People who didn’t know they had COVID-19 drove its spread in China

A new simulation shows why rapidly expanding social distancing measures are crucial 

Pedestrians in Wuhan

Pedestrians stroll along a street lined with shops in Wuhan, China, on January 22, before government officials implemented measures to combat the spread of the coronavirus. In this early stage, the outbreak was driven by undetected cases, researchers report.

AP Photo/Dake Kang

Mild cases of COVID-19 that go unrecognized are fueling the coronavirus pandemic, a new study of the early days of the outbreak in China suggests.

It’s this stealth transmission from undetected cases that U.S. officials are now scrambling to limit with a slew of recently announced social distancing measures (SN: 3/13/20). On March 16, the White House coronavirus task force advised people to avoid gatherings of more than 10 people for the next 15 days. States including Pennsylvania, Ohio and New York, as well as Washington, D.C., have shut down bars and restaurants. And on March 17, a shelter-in-place order affecting close to 7 million people in the San Francisco Bay area went into effect. Similar efforts have been taken around the globe.

In the new study, researchers used data on people’s movement in China from January 10 to January 23 to simulate how SARS-CoV-2, the virus that causes COVID-19, spread before restrictions on travel within the country and other isolation measures were implemented. Undocumented cases — those occurring in people with mild or no symptoms — accounted for an estimated 86 percent of all infections, the team reports online March 16 in Science.

Those undetected cases were less infectious — 55 percent as infectious, the simulation found — than the known cases. But with high numbers on their side, the hidden cases became the source for almost 80 percent of the diagnosed infections.

“It’s the undocumented cases that are driving the spread and growth of the outbreak,” Jeffrey Shaman, an infectious disease researcher at Columbia University, said March 16 at a news briefing.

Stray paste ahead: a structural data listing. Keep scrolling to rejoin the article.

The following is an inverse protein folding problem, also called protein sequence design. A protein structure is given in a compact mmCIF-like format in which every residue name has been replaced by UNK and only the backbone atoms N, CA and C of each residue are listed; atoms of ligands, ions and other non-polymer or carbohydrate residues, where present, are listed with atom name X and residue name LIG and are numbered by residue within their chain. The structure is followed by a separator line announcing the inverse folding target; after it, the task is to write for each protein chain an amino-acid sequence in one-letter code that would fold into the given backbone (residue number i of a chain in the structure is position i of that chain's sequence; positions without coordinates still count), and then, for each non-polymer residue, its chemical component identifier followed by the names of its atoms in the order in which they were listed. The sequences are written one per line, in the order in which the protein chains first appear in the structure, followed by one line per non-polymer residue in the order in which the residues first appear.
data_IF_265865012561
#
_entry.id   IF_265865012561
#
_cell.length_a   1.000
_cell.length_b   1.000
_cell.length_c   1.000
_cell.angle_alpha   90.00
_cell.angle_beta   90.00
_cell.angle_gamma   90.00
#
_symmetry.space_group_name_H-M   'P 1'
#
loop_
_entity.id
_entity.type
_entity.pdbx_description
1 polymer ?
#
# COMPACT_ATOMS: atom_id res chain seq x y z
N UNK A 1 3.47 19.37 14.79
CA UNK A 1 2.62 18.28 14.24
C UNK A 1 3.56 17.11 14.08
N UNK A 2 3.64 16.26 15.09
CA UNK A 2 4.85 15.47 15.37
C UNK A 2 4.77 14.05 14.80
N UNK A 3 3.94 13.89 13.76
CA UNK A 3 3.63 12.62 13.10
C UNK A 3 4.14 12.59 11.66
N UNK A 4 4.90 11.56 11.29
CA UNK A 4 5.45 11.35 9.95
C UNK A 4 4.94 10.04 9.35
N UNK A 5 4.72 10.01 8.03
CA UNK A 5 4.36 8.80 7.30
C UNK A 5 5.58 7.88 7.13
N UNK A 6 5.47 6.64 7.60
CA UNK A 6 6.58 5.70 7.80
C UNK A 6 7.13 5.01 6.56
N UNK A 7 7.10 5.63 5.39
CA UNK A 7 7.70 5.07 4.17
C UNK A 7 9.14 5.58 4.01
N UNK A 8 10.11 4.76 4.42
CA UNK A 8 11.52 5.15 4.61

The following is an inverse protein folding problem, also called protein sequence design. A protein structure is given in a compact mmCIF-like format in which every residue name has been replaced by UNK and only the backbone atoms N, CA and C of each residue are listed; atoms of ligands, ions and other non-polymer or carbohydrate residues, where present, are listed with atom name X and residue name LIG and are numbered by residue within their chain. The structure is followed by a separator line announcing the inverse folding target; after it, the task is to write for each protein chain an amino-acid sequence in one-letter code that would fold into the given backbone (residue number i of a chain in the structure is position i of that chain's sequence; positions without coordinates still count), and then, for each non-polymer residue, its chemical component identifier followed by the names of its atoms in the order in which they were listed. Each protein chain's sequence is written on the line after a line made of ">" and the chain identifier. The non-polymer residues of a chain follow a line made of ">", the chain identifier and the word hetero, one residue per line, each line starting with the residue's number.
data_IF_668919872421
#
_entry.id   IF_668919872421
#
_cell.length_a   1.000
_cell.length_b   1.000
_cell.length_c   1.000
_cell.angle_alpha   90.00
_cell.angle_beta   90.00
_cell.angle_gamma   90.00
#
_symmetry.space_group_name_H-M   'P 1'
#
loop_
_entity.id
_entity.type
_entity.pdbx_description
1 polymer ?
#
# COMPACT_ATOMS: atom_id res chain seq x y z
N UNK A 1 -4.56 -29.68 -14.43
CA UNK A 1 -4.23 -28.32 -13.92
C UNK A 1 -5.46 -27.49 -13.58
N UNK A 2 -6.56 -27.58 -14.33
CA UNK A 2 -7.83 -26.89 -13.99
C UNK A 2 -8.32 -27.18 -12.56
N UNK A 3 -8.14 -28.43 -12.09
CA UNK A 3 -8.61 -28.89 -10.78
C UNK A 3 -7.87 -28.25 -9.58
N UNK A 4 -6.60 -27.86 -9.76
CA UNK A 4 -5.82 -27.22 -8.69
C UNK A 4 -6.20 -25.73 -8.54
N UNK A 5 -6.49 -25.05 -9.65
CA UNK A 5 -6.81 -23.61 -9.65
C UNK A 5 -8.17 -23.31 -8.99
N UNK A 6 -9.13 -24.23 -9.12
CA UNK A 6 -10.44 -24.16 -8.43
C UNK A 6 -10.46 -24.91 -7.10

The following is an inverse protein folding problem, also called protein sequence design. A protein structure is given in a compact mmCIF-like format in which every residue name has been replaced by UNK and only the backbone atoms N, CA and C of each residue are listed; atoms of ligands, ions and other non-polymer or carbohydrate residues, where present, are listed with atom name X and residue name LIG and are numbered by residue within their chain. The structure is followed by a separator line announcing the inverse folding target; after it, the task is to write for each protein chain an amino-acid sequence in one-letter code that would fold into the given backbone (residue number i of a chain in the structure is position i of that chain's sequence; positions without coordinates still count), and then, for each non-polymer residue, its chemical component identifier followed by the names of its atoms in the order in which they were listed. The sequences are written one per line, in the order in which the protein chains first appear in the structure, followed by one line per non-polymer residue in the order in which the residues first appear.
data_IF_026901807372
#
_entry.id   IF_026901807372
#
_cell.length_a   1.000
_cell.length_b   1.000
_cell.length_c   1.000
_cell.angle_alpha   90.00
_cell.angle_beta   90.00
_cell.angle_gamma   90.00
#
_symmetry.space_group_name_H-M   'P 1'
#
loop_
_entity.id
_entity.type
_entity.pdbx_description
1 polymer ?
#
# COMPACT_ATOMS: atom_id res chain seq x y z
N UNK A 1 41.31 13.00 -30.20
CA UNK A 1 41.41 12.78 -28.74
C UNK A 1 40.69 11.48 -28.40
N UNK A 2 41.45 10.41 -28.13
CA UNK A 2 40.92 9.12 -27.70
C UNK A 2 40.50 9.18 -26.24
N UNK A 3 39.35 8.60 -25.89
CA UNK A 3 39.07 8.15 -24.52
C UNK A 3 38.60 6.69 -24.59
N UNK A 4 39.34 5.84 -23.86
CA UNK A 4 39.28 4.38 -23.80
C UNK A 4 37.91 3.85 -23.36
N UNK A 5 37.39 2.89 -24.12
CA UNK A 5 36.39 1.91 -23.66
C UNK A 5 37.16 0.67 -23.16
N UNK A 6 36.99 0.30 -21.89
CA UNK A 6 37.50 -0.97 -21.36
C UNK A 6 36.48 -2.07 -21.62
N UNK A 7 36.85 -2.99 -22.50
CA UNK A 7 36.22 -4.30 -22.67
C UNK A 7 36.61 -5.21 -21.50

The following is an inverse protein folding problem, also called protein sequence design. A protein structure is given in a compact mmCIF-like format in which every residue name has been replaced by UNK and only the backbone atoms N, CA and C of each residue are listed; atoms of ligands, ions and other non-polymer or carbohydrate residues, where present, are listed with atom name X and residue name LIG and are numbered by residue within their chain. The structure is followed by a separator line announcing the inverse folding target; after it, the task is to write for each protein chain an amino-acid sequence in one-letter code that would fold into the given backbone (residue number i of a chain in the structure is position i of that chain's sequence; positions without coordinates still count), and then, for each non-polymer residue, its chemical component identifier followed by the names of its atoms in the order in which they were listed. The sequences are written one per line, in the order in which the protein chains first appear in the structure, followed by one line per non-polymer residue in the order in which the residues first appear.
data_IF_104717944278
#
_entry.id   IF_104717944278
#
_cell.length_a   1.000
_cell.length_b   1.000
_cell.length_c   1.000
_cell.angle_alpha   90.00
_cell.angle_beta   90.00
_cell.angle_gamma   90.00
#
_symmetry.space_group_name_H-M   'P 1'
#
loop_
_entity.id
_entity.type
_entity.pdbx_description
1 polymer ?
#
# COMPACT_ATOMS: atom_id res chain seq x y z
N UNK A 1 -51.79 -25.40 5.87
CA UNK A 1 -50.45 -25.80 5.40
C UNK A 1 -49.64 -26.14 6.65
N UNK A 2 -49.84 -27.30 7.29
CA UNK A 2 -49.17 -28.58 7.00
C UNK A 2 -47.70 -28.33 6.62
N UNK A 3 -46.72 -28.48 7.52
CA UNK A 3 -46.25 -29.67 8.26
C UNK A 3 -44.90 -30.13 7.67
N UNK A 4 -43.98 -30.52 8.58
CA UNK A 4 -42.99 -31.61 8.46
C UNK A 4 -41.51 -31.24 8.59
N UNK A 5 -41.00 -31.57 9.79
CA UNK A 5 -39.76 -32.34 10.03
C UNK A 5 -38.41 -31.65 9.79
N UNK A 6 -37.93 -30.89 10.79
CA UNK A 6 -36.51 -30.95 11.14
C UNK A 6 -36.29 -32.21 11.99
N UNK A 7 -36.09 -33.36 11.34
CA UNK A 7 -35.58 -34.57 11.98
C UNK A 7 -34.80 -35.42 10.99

Shaman and his colleagues simulated the spread of the coronavirus with data that estimated the movement of people between 375 cities in China. The study focused on the time leading up to the Chinese New Year in late January, a period when people were traveling more and the virus moved through society relatively unimpeded before the concerted response effort.

The researchers also considered the impact of measures taken after January 23, including travel restrictions between Wuhan and other Chinese cities, self-quarantine recommendations and the increasing availability of testing. With social distancing efforts to limit the spread of undetected cases, and more testing to identify who was sick and isolate them, the tide turned: Documented cases accounted for the majority — 65 percent — of infections.  

The early days of the epidemic had set the stage. “By the time travel restrictions and other social distancing measures were put in place, there were already a large number of cases that were rapidly growing,” says disaster epidemiologist Jennifer Horney of the University of Delaware in Newark, who was not involved with the research. In the United States, “we’re trying to ramp up those measures quickly to prevent that situation that we saw happen in China, that we’re seeing happen in Italy.”

Italy, which reported a single-day high of 368 deaths on March 15, currently is experiencing a surge of severe COVID-19 cases that are placing an enormous strain on the hospital system.

Even as testing becomes more widely available in the United States (SN: 3/6/20), those with symptoms and in higher-risk groups, such as older adults and people with medical conditions such as diabetes, cardiovascular disease and respiratory diseases, will need to get priority, Horney says. That will leave many mild cases undiagnosed. “That’s why these rather strict social distancing measures are being requested of people, because we can’t identify all the cases,” she says.  

Aimee Cunningham is the biomedical writer. She has a master’s degree in science journalism from New York University.

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